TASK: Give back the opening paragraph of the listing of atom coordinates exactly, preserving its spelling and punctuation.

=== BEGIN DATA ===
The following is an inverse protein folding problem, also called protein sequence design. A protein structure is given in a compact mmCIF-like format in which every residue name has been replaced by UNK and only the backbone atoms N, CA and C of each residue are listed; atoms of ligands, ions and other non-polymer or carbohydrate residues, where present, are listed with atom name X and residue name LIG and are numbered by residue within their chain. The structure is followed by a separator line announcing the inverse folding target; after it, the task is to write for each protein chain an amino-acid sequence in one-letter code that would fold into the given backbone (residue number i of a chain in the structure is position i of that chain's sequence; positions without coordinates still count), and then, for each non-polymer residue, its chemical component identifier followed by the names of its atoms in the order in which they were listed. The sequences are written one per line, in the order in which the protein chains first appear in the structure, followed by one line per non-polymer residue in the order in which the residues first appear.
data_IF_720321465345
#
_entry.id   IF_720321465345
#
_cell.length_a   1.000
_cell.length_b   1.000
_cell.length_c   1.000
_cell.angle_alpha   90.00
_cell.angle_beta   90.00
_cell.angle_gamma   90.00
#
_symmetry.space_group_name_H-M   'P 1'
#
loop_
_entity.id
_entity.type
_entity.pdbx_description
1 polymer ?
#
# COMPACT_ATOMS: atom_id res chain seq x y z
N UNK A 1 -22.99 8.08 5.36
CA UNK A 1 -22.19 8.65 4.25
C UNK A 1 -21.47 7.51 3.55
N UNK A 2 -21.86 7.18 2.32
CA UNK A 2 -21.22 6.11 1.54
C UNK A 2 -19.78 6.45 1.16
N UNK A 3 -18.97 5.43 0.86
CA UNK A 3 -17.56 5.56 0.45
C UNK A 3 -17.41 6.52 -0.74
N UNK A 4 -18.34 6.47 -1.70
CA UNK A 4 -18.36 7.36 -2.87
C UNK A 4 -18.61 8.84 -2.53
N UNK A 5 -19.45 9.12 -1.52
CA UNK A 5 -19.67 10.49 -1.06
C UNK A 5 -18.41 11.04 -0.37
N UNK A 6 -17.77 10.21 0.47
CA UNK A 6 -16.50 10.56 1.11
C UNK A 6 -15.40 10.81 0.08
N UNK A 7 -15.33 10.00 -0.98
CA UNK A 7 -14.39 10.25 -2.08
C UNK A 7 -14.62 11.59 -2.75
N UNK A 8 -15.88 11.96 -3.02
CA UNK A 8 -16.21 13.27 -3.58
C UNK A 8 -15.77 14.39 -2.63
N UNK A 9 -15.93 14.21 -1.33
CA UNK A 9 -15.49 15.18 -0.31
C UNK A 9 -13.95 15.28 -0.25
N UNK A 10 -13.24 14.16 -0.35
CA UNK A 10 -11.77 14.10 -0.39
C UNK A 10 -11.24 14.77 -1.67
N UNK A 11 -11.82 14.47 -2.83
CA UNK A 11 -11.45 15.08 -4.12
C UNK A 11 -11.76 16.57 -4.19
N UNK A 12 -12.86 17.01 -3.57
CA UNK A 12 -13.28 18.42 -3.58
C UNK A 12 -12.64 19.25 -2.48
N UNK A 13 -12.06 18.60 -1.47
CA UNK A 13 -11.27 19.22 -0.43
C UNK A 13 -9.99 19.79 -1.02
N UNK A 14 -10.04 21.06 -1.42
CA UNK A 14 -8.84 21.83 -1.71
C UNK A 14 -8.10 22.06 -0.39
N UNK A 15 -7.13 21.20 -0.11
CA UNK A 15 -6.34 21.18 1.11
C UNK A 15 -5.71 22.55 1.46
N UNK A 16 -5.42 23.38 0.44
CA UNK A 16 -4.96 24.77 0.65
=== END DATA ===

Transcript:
The following is an inverse protein folding problem, also called protein sequence design. A protein structure is given in a compact mmCIF-like format in which every residue name has been replaced by UNK and only the backbone atoms N, CA and C of each residue are listed; atoms of ligands, ions and other non-polymer or carbohydrate residues, where present, are listed with atom name X and residue name LIG and are numbered by residue within their chain. The structure is followed by a separator line announcing the inverse folding target; after it, the task is to write for each protein chain an amino-acid sequence in one-letter code that would fold into the given backbone (residue number i of a chain in the structure is position i of that chain's sequence; positions without coordinates still count), and then, for each non-polymer residue, its chemical component identifier followed by the names of its atoms in the order in which they were listed. The sequences are written one per line, in the order in which the protein chains first appear in the structure, followed by one line per non-polymer residue in the order in which the residues first appear.